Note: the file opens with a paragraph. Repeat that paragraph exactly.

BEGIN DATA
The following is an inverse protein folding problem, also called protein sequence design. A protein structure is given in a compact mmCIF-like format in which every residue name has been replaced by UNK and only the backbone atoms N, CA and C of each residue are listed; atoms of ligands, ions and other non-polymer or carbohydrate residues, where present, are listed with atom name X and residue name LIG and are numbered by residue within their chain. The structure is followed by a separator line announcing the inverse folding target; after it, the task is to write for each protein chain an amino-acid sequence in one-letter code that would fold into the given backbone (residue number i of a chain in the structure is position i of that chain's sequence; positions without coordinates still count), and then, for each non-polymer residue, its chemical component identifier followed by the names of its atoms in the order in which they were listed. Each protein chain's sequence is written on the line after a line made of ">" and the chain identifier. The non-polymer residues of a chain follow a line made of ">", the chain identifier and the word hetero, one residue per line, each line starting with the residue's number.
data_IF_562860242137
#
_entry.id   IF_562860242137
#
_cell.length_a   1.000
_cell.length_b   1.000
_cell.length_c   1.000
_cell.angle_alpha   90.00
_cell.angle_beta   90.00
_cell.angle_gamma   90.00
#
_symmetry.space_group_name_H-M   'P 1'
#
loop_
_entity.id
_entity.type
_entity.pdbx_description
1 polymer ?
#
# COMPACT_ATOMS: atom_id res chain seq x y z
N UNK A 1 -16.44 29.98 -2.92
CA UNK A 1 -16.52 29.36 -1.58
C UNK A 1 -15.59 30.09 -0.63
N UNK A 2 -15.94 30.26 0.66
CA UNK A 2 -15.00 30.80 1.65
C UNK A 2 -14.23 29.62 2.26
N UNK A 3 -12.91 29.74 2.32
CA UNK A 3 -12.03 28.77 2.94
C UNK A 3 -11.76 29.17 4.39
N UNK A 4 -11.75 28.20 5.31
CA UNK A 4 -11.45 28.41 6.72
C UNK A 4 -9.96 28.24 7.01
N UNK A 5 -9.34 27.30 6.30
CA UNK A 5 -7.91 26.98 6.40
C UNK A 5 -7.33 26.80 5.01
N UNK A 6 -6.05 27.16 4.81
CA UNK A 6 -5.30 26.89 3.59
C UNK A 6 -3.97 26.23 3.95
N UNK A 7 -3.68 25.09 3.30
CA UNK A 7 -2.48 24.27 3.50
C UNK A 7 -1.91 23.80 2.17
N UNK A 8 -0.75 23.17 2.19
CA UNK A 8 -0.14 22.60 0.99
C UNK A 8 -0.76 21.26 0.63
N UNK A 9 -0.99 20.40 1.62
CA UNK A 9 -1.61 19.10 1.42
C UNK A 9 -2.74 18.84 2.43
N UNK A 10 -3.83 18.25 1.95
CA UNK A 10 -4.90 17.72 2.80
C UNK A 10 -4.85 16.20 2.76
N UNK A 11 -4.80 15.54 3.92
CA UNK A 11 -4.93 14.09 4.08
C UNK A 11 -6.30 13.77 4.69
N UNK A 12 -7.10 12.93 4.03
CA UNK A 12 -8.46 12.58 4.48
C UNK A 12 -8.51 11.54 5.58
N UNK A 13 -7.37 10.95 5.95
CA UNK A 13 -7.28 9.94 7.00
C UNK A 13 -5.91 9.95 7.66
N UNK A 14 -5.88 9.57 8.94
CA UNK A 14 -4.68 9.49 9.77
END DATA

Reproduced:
The following is an inverse protein folding problem, also called protein sequence design. A protein structure is given in a compact mmCIF-like format in which every residue name has been replaced by UNK and only the backbone atoms N, CA and C of each residue are listed; atoms of ligands, ions and other non-polymer or carbohydrate residues, where present, are listed with atom name X and residue name LIG and are numbered by residue within their chain. The structure is followed by a separator line announcing the inverse folding target; after it, the task is to write for each protein chain an amino-acid sequence in one-letter code that would fold into the given backbone (residue number i of a chain in the structure is position i of that chain's sequence; positions without coordinates still count), and then, for each non-polymer residue, its chemical component identifier followed by the names of its atoms in the order in which they were listed. Each protein chain's sequence is written on the line after a line made of ">" and the chain identifier. The non-polymer residues of a chain follow a line made of ">", the chain identifier and the word hetero, one residue per line, each line starting with the residue's number.